A prototype is a preliminary model of something. Projects that offer physical products need to show backers documentation of a working prototype. This gallery features photos, videos, and other visual documentation that will give backers a sense of what’s been accomplished so far and what’s left to do. Though the development process can vary for each project, these are the stages we typically see:
Proof of Concept
Explorations that test ideas and functionality.
Demonstrates the functionality of the final product, but looks different.
Looks like the final product, but is not functional.
Appearance and function match the final product, but is made with different manufacturing methods.
Appearance, function, and manufacturing methods match the final product.
About this project
SkyGuru is designed for the vast international community of air travelers who experience anxiety while flying. It is the first app that merges mobile technology and professional aviation data to analyze and make predictions on inflight processes, guiding passengers through the more anxiety-provoking moments in real time.
We believed so strongly in the need for such an app that we worked for over two years on the iOS version and invested our own money in the project. Now we need help from the Kickstarter community to take the next step and develop the Android-version of SkyGuru.
The Fear of Flying Problem
According to researchers, more than 30% of the world’s population suffers from fear of flying, and an additional 10-15% experience some anxiety or psychological discomfort while inflight. Aerophobia is multi-faceted and the stronger the anxiety, the greater the number of psychological barriers that must be overcome.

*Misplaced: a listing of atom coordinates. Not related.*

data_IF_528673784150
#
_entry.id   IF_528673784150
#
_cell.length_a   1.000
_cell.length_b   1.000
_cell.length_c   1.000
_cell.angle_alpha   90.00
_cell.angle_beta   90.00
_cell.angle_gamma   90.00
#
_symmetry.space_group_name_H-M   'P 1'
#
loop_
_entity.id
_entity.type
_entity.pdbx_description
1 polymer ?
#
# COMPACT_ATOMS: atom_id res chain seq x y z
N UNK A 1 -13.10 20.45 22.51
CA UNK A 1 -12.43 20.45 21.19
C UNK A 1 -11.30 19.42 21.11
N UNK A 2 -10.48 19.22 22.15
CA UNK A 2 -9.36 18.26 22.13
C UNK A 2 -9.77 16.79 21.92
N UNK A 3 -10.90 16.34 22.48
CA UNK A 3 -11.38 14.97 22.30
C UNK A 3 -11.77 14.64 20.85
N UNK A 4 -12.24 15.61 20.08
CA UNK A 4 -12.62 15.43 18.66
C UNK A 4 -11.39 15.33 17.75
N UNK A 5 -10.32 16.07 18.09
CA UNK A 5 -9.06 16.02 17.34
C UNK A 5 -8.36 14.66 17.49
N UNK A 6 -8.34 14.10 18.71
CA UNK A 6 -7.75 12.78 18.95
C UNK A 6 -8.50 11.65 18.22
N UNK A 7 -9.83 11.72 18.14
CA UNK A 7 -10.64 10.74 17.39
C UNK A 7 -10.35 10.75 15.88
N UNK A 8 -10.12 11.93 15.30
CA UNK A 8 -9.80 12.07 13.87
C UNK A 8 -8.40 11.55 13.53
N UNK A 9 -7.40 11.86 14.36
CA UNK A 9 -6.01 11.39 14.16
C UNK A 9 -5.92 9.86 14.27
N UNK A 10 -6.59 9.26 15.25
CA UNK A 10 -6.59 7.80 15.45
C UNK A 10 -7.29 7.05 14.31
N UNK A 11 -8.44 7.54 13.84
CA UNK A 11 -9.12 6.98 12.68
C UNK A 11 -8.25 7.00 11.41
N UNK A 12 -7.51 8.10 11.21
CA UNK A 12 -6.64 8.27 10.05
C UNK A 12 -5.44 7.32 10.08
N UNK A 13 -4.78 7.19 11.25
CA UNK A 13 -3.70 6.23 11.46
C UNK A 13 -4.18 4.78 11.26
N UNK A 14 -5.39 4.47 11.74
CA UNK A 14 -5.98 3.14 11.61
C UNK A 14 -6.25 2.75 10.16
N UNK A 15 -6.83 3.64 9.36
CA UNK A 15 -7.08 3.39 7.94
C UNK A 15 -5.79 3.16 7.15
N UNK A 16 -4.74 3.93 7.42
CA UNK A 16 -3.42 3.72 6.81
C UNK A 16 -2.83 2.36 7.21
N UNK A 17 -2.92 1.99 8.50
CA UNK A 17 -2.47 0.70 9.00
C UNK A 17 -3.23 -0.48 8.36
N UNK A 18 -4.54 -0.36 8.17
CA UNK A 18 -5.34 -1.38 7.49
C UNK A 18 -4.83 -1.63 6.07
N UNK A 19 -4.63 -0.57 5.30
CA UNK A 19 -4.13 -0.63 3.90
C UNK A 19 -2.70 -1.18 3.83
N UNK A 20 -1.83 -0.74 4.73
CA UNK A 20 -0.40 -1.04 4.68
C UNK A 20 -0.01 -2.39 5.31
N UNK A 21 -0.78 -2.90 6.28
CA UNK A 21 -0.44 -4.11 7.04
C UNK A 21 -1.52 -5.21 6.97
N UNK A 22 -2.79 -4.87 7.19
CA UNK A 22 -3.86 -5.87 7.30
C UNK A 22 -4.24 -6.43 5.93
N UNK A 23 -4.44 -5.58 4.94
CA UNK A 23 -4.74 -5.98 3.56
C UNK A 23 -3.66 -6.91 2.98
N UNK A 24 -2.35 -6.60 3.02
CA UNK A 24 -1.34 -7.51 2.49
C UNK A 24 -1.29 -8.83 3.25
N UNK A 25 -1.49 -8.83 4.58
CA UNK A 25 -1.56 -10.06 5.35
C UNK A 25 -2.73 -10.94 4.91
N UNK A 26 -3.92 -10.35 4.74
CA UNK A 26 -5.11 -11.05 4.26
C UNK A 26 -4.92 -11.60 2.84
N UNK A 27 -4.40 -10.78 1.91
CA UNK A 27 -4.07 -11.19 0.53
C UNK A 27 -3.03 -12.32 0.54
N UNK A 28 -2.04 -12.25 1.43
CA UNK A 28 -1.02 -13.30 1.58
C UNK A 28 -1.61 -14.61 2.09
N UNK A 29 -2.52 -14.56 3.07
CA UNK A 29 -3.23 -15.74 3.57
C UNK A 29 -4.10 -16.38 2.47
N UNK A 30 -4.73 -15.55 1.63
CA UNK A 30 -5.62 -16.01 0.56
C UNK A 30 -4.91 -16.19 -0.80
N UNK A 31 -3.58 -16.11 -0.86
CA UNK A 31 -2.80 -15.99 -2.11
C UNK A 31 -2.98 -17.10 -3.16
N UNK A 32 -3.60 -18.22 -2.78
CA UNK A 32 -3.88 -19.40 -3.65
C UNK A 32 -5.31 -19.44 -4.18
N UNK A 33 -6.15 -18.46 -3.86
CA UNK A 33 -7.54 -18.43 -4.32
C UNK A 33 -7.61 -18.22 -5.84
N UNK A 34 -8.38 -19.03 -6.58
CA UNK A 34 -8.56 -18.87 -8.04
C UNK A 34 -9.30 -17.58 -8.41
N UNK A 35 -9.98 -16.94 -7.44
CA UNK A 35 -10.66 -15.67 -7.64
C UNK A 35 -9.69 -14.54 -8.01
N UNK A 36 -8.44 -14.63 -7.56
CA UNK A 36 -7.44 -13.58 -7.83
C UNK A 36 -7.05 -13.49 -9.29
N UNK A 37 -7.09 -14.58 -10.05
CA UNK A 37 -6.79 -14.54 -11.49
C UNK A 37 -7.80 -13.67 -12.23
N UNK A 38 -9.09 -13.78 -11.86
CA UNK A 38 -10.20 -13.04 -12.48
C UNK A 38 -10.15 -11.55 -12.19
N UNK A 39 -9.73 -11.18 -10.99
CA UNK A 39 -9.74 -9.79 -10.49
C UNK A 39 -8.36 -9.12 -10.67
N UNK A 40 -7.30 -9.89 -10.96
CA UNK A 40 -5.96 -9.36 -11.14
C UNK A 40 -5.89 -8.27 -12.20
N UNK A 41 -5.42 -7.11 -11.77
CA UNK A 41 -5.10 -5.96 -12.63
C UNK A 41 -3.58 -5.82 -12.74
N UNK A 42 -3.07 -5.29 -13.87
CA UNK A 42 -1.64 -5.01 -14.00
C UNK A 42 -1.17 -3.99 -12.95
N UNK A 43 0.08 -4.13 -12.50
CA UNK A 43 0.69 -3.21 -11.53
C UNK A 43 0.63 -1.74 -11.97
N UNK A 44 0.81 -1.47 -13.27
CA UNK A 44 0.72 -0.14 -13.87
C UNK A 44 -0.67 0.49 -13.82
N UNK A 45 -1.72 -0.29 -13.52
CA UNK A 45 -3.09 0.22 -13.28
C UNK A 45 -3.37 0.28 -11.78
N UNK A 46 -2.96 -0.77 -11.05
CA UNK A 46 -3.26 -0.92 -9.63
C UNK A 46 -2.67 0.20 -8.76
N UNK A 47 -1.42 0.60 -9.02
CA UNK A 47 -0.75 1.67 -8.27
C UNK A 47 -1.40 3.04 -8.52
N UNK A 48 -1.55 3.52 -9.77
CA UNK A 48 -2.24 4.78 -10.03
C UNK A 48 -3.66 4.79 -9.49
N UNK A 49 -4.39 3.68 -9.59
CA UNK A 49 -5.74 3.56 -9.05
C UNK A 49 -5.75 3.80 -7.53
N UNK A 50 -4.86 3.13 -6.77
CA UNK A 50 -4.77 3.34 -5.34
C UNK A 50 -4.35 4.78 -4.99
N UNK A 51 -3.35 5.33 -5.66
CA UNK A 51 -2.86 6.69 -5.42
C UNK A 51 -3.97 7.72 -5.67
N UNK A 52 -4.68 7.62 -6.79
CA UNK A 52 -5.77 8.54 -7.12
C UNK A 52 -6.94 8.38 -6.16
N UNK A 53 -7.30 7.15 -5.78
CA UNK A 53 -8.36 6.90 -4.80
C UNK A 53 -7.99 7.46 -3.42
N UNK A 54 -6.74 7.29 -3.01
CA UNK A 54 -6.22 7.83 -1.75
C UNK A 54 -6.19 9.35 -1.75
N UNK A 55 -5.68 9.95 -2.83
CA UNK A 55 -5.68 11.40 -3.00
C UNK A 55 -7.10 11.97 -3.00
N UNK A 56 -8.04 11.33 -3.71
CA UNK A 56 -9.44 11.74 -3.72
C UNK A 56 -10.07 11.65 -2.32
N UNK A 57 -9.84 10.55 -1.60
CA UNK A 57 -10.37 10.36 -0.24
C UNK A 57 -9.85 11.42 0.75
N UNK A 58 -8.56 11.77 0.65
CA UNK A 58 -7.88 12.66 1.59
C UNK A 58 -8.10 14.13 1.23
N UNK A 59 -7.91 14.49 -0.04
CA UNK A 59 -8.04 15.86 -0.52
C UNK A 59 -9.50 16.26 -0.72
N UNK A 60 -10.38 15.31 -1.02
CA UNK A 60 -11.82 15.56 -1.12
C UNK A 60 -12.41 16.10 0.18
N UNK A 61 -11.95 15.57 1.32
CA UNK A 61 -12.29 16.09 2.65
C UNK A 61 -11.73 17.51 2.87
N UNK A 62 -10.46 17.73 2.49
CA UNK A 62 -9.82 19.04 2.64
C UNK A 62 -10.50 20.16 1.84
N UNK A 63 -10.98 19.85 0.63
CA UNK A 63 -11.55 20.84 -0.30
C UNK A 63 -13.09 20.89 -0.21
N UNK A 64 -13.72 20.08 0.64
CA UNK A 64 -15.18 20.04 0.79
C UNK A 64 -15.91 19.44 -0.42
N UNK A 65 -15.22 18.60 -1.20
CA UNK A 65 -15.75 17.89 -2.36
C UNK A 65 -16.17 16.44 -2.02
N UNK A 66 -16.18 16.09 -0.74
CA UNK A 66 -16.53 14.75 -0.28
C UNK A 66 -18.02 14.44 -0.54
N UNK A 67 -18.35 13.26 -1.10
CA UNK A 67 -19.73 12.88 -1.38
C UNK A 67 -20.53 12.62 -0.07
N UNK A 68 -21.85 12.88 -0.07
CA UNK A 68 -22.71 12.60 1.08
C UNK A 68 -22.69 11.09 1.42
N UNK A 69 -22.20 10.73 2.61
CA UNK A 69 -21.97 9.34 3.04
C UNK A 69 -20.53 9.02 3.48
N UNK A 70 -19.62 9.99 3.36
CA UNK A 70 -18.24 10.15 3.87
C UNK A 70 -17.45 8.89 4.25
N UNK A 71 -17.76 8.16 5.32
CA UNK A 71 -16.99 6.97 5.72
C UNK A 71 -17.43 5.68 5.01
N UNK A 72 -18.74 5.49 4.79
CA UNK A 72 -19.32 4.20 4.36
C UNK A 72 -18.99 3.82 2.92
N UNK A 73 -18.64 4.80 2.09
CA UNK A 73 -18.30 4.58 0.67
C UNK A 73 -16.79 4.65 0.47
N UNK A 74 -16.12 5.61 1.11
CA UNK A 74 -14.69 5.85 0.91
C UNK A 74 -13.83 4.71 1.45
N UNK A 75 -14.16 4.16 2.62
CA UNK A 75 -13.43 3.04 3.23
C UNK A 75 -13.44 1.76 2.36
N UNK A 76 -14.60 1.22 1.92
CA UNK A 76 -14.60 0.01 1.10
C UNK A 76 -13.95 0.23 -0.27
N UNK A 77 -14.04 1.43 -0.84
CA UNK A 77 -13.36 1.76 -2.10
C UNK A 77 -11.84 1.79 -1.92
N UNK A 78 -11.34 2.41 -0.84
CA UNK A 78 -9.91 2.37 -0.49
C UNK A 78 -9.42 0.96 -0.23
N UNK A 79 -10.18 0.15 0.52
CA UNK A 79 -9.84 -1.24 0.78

Alex Gervash, the founder of SkyGuru, has over eight years of experience working with aerophobes from around the world. Alex is an FAA- and EASA-licensed commercial pilot and holds a degree in psychology from Jerusalem University.
He came up with the idea of creating a smartphone app to help people reduce their flight anxiety so that everyone could have their own virtual pilot at their side.
How SkyGuru Addresses This Problem
SkyGuru uses two key approaches to help people cope with their anxiety:
It provides passengers with real-time information about particular processes and events occurring during their specific flight.
It provides comforting words and psychological support on board, especially during times when the flight crew is too occupied to tend to anxious passengers (such as during takeoff, landing, and turbulence).
SkyGuru is designed to support any passenger who experiences psychological discomfort while flying. The app helps them feel like someone is with them on the flight watching out for them and helping them cope. SkyGuru is like a pilot that sits next to you and explains what is happening at that moment and what is coming up next.
How SkyGuru Works
App users get the most accurate forecasts possible, which are based on data from the last seven flights that have travelled their exact route and meteorological data that is normally only available to aviation professionals.
A half-hour before takeoff, SkyGuru starts letting users know about weather on the runway, how it might affect their flight, and other events surrounding takeoff. During flight the app can predict when there will be turbulence, where ice is likely to accumulate, how powerful and in what direction wind will be blowing, and other relevant meteorological phenomena.